NJ Supreme Court decides issue related to Hoboken rent control referendum and citizens' right to collect legal fees
Jul 31, 2014 | 3347 views | 4 4 comments | 12 12 recommendations | email to a friend | print
HOBOKEN -- The state Supreme Court issued a decision on Thursday related to a rent control issue in Hoboken. It isn't related to whether rent control stays or goes, but relates to a legal challenge to changes that were made by the City Council two years ago and voted on by the public in a referendum.

Local activist Cheryl Fallick said the decision does not change the existing law, but sets a precedent for local citizen groups.

Rent control, which limits increases on buildings built before 1987, has long been the subject of a tug-of-war in Hoboken between local tenant activists and landlords/taxpayers' associations.

According to a press release from the tenant side:

"Today the Hoboken Fair Housing Association (HFHA) received the Supreme Court’s ruling on two long-standing issues affecting Hoboken’s voters’ rights: 1) whether the Clerk of the City of Hoboken violated the referendum provisions of the Faulkner Act by refusing to file a petition and, if so, 2) whether the City Clerk actions also violated the New Jersey Civil Rights Act, which would require the City of Hoboken to pay the attorneys’ fees necessary for the COP to defend the Citizens’ democratic rights.

This case dates back to 2011 when the Hoboken City Council passed Ordinance Z-88 which weakened tenant protections including limiting the ability for tenants in rent controlled apartments to seek remedies for rent overcharges. At that time five members of the HFHA formed a COP to bring a referendum challenge to that Ordinance. Based on incorrect information provided by Hudson County, the submitted petition contained fewer signatures than the 15 percent of the number of voters voting in the last NJ General Assembly election which are required to get the referendum on the ballot. Because of this, the Clerk attempted to ‘unfile’ the petition and refused to provide the COP an explanation of the petition’s insufficiency and an additional 10 days for petitioners to collect signatures to cure the insufficiency, as is also required by State Law.

"What followed was a tangled path of motions and appeals in the New Jersey court system ...While the Appellate Division then upheld the lower court’s decision that forced the City of Hoboken to put the referendum on the ballot, they reversed the lower court ruling that the COP’s civil rights were violated. Today the Supreme Court, by a 6-0 vote, affirmed the Appellate Court’s ruling that the referendum must go on the ballot but by a 4-2 vote, reversed the appellate ruling concerning the violation of the COP’s civil rights thereby establishing that those rights were violated.

"[Attorney] Renee Steinhagen stated: 'This decision is a strong endorsement of the rights of Citizens of New Jersey to hold local government officials accountable. By permitting attorney fees, it also gives Citizens the tools to fight back when government decision-makers hijack the referendum process and unlawfully deprive private Citizens of their referendum rights.' ”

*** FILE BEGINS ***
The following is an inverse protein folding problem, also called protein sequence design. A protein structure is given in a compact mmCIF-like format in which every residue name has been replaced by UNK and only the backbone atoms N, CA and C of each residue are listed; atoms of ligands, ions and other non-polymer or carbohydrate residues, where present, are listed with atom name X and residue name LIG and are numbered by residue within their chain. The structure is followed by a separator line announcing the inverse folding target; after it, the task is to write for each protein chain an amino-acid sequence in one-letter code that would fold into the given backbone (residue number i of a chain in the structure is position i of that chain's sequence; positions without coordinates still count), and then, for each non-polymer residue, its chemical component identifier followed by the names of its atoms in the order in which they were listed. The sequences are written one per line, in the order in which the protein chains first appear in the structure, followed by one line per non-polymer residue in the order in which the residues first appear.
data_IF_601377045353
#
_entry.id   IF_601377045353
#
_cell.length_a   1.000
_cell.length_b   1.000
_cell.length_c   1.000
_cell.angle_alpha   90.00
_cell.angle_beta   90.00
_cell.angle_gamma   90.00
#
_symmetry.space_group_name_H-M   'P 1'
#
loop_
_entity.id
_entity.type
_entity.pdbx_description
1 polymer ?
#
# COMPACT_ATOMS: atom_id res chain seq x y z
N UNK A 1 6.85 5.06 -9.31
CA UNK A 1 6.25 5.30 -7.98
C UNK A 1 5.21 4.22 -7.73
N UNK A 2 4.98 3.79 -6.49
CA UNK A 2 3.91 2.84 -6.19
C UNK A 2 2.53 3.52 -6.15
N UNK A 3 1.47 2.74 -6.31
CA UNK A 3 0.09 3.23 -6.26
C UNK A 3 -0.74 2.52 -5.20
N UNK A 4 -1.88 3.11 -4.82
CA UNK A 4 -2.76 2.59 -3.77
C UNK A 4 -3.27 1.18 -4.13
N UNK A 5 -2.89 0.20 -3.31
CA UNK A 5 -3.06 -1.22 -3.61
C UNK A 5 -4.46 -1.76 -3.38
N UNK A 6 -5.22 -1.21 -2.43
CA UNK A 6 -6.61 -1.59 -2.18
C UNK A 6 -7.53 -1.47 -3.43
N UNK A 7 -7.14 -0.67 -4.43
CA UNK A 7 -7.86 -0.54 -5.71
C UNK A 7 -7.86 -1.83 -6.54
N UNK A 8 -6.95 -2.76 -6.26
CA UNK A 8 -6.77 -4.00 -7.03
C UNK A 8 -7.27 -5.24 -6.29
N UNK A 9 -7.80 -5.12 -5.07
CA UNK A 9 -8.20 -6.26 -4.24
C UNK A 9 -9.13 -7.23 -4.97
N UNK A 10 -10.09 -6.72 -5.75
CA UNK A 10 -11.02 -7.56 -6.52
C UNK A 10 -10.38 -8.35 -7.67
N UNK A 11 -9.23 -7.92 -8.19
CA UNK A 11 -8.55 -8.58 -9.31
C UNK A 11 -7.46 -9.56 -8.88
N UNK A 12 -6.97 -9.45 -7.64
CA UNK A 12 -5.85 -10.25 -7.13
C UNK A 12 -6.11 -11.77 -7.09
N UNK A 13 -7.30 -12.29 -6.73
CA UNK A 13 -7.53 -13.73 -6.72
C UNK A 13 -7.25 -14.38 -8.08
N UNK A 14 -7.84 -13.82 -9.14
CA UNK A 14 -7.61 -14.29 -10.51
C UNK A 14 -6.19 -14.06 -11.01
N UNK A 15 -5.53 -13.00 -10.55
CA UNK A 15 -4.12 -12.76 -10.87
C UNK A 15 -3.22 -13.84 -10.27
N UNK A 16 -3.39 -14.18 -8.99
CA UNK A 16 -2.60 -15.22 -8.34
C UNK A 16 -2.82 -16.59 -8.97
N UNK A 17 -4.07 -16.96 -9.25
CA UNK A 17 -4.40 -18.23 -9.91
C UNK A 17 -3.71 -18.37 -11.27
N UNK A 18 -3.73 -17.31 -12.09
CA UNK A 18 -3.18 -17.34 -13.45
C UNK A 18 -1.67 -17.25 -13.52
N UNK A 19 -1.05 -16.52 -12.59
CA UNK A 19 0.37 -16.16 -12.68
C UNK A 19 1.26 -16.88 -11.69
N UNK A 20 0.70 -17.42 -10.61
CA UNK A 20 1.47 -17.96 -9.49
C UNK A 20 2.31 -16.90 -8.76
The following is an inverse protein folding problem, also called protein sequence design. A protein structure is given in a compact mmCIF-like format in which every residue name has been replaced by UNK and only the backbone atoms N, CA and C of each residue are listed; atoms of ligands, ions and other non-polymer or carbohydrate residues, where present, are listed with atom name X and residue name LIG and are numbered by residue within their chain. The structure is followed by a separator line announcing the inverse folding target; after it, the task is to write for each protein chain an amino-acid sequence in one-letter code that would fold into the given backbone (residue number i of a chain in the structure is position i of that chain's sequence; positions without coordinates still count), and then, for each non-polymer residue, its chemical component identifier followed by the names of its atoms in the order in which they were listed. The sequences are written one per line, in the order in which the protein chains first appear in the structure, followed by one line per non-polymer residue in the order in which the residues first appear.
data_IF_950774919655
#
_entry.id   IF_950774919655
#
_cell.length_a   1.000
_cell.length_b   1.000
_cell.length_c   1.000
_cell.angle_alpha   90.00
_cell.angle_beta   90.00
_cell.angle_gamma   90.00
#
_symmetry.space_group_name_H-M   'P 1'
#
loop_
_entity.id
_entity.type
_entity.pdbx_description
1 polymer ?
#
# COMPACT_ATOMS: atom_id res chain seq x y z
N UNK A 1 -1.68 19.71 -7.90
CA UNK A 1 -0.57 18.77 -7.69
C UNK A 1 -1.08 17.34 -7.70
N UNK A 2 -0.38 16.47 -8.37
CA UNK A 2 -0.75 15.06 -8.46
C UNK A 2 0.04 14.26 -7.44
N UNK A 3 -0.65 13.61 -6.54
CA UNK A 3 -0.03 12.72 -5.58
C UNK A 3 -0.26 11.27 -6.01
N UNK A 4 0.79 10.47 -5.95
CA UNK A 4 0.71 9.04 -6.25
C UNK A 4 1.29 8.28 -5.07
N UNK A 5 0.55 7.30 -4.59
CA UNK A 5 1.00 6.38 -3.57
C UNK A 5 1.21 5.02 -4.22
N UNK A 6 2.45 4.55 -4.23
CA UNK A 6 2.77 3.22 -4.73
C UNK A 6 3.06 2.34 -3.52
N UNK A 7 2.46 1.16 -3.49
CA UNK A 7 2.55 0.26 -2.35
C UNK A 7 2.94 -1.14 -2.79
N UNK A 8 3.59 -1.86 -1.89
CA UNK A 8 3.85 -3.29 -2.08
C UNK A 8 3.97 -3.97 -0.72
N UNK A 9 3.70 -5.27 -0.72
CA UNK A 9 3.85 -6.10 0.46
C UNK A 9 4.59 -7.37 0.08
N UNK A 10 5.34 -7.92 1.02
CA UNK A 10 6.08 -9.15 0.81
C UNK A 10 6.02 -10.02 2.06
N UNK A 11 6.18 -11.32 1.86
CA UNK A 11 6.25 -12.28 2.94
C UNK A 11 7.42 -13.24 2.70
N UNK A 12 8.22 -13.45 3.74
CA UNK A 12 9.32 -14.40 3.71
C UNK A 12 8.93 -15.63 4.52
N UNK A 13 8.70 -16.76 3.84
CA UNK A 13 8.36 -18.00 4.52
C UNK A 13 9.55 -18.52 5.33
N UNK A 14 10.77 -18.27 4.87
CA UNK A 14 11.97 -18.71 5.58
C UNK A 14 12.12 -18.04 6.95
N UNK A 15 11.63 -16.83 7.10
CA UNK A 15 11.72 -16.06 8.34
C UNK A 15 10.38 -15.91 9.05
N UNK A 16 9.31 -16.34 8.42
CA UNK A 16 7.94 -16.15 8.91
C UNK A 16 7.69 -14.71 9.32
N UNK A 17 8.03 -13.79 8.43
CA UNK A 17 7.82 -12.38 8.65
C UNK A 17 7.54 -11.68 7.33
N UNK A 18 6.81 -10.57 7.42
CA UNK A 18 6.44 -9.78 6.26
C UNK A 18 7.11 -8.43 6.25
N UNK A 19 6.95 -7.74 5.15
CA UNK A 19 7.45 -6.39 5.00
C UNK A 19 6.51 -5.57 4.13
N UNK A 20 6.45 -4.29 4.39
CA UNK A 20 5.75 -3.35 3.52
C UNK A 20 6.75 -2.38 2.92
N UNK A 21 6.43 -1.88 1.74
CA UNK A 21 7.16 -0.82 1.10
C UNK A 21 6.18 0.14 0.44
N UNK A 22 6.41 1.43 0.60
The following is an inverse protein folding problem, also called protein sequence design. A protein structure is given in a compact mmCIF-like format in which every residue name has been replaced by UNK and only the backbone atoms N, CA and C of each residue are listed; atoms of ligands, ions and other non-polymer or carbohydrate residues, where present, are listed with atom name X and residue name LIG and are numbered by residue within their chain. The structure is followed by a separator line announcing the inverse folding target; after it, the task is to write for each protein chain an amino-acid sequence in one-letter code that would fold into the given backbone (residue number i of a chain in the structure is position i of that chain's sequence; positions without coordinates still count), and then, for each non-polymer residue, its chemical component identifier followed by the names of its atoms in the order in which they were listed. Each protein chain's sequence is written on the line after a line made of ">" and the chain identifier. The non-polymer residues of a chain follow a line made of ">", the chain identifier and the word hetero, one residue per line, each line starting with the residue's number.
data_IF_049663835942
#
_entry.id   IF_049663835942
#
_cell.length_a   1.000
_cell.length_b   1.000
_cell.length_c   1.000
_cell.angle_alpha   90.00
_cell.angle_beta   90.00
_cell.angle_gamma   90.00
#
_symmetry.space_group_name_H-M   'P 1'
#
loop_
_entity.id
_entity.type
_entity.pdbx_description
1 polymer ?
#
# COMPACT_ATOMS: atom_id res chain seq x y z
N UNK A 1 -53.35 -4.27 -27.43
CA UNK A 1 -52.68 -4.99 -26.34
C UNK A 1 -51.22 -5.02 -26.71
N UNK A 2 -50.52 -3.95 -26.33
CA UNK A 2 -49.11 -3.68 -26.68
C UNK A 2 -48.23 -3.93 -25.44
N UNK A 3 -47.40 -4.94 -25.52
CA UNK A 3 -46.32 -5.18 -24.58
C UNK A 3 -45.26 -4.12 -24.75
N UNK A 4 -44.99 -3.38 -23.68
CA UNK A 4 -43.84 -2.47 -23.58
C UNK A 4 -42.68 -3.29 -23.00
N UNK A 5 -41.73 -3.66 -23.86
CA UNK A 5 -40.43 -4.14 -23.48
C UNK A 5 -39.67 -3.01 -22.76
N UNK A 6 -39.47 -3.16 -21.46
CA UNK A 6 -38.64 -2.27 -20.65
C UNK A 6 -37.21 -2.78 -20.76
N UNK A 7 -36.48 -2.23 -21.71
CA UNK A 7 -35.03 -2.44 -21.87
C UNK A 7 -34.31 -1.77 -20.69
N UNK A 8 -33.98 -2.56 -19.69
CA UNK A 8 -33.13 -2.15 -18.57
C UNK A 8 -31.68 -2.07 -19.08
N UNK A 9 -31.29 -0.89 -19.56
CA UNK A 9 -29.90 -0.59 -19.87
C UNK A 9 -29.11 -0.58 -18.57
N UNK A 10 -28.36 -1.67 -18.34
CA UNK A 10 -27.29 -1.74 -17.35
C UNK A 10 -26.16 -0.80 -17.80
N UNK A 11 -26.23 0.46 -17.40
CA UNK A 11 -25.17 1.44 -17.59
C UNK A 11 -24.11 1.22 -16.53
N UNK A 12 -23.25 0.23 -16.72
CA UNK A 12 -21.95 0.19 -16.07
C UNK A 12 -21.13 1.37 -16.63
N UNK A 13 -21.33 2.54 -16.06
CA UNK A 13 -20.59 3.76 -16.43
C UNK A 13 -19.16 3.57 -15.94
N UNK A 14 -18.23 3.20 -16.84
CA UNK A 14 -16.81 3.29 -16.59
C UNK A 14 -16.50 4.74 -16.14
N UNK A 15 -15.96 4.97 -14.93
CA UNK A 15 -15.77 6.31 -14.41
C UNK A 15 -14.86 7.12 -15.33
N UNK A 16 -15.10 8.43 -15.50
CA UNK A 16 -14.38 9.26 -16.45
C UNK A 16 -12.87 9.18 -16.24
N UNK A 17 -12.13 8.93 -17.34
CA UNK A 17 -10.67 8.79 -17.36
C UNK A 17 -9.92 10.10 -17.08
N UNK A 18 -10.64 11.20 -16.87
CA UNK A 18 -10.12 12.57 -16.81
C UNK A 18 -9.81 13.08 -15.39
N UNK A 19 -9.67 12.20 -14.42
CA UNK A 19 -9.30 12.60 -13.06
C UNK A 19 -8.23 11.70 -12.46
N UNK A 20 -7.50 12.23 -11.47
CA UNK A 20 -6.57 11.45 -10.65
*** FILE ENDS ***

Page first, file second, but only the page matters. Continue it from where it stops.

The ruling is linked here , so click to read.

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November 03, 2014
Developers and landlords could not accept election results. That is just the type of democracy we have in Hoboken.

Was tied up with multiple challenges for a long long time and even after the ruling took quite awhile for the City to cough up the awarded return of legal fees.
August 01, 2014
Thank you for posting the full statement from the citizen's group that brought, and won, this case. This is an important win for lovers of democracy everywhere.

However, while this case was brought by a tenant activist group, it has NOTHING to do with rent control. It has to do with the fact that the City Clerk's office did everything they could to prevent a citizen's group from filing a completely legal petition. This could have been about anything - charter schools, development, parades. Of course, whether the City Clerk's office would go to such great lengths to prevent those filings is a question one could ask. But thankfully, the state saw the City Clerk's office's actions for what they were - a violation of a group of residents civil right's.

And I object to the obvious bias revealed in this report. The first sentence reads " The state Supreme Court issued a decision on Thursday related to a rent control issue in Hoboken." As I said, and anyone who wants to read the decision can see for themselves, this verdict had NOTHING TO DO WITH RENT CONTROL. It had to do with a violation of the Faulkner Act.

Lovers of democracy can read the full decision here:


Way to stoke the class war, Reporter. But not very subtle.

November 03, 2014
Well TommyLover it is the root cause yes. But that is how a non democracy works. The outcome is no different.
July 31, 2014
Tenants are the taxpayers, the taxes for their units are usually passed on to them by the landlords. As many of the landlords don't live in Hoboken and they pass the taxes from their rental units on to the the tenants many of them are not. And many individual homeowners side with the tenants. So saying that taxpayers are on the other side from tenants is grossly misleading.